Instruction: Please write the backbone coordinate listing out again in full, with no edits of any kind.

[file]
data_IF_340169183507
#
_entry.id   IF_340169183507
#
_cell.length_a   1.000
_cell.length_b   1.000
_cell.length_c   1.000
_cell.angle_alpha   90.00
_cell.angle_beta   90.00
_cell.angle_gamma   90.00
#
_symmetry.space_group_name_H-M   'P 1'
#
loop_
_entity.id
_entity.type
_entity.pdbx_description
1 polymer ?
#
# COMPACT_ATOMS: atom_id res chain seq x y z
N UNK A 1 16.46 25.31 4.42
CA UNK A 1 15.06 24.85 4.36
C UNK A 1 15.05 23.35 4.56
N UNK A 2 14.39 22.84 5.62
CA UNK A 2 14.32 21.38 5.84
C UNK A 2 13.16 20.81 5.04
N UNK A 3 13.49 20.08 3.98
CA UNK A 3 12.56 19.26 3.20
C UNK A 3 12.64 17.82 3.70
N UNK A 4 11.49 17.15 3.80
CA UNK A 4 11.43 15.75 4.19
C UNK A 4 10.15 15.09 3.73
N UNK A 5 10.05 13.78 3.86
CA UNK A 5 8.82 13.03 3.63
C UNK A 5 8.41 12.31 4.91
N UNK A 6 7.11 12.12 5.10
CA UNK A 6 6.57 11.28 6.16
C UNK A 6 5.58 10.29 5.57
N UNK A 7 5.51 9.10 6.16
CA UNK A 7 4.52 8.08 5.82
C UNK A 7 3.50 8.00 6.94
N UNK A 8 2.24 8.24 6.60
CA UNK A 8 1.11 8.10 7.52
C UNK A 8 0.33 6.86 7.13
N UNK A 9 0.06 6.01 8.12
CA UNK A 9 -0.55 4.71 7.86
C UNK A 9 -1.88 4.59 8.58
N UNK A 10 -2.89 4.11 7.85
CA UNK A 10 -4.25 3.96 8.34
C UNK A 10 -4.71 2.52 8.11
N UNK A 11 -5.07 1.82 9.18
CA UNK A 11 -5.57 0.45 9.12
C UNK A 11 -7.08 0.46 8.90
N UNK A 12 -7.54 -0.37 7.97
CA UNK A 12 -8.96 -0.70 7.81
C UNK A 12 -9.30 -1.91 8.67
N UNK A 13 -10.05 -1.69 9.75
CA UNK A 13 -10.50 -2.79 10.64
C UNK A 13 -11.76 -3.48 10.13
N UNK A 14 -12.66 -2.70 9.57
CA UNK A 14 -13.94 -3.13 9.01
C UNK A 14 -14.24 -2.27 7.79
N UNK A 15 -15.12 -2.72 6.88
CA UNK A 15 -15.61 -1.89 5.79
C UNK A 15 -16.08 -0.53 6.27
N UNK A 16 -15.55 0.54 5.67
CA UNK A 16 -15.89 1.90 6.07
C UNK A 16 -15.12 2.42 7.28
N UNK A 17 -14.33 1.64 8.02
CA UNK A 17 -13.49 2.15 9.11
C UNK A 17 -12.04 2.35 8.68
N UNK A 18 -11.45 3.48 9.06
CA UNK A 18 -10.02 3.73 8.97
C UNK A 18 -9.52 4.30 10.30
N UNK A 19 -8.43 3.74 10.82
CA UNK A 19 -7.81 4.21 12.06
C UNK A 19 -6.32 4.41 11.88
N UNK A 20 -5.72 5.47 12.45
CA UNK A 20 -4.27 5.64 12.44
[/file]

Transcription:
data_IF_340169183507
#
_entry.id   IF_340169183507
#
_cell.length_a   1.000
_cell.length_b   1.000
_cell.length_c   1.000
_cell.angle_alpha   90.00
_cell.angle_beta   90.00
_cell.angle_gamma   90.00
#
_symmetry.space_group_name_H-M   'P 1'
#
loop_
_entity.id
_entity.type
_entity.pdbx_description
1 polymer ?
#
# COMPACT_ATOMS: atom_id res chain seq x y z
N UNK A 1 16.46 25.31 4.42
CA UNK A 1 15.06 24.85 4.36
C UNK A 1 15.05 23.35 4.56
N UNK A 2 14.39 22.84 5.62
CA UNK A 2 14.32 21.38 5.84
C UNK A 2 13.16 20.81 5.04
N UNK A 3 13.49 20.08 3.98
CA UNK A 3 12.56 19.26 3.20
C UNK A 3 12.64 17.82 3.70
N UNK A 4 11.49 17.15 3.80
CA UNK A 4 11.43 15.75 4.19
C UNK A 4 10.15 15.09 3.73
N UNK A 5 10.05 13.78 3.86
CA UNK A 5 8.82 13.03 3.63
C UNK A 5 8.41 12.31 4.91
N UNK A 6 7.11 12.12 5.10
CA UNK A 6 6.57 11.28 6.16
C UNK A 6 5.58 10.29 5.57
N UNK A 7 5.51 9.10 6.16
CA UNK A 7 4.52 8.08 5.82
C UNK A 7 3.50 8.00 6.94
N UNK A 8 2.24 8.24 6.60
CA UNK A 8 1.11 8.10 7.52
C UNK A 8 0.33 6.86 7.13
N UNK A 9 0.06 6.01 8.12
CA UNK A 9 -0.55 4.71 7.86
C UNK A 9 -1.88 4.59 8.58
N UNK A 10 -2.89 4.11 7.85
CA UNK A 10 -4.25 3.96 8.34
C UNK A 10 -4.71 2.52 8.11
N UNK A 11 -5.07 1.82 9.18
CA UNK A 11 -5.57 0.45 9.12
C UNK A 11 -7.08 0.46 8.90
N UNK A 12 -7.54 -0.37 7.97
CA UNK A 12 -8.96 -0.70 7.81
C UNK A 12 -9.30 -1.91 8.67
N UNK A 13 -10.05 -1.69 9.75
CA UNK A 13 -10.50 -2.79 10.64
C UNK A 13 -11.76 -3.48 10.13
N UNK A 14 -12.66 -2.70 9.57
CA UNK A 14 -13.94 -3.13 9.01
C UNK A 14 -14.24 -2.27 7.79
N UNK A 15 -15.12 -2.72 6.88
CA UNK A 15 -15.61 -1.89 5.79
C UNK A 15 -16.08 -0.53 6.27
N UNK A 16 -15.55 0.54 5.67
CA UNK A 16 -15.89 1.90 6.07
C UNK A 16 -15.12 2.42 7.28
N UNK A 17 -14.33 1.64 8.02
CA UNK A 17 -13.49 2.15 9.11
C UNK A 17 -12.04 2.35 8.68
N UNK A 18 -11.45 3.48 9.06
CA UNK A 18 -10.02 3.73 8.97
C UNK A 18 -9.52 4.30 10.30
N UNK A 19 -8.43 3.74 10.82
CA UNK A 19 -7.81 4.21 12.06
C UNK A 19 -6.32 4.41 11.88
N UNK A 20 -5.72 5.47 12.45
CA UNK A 20 -4.27 5.64 12.44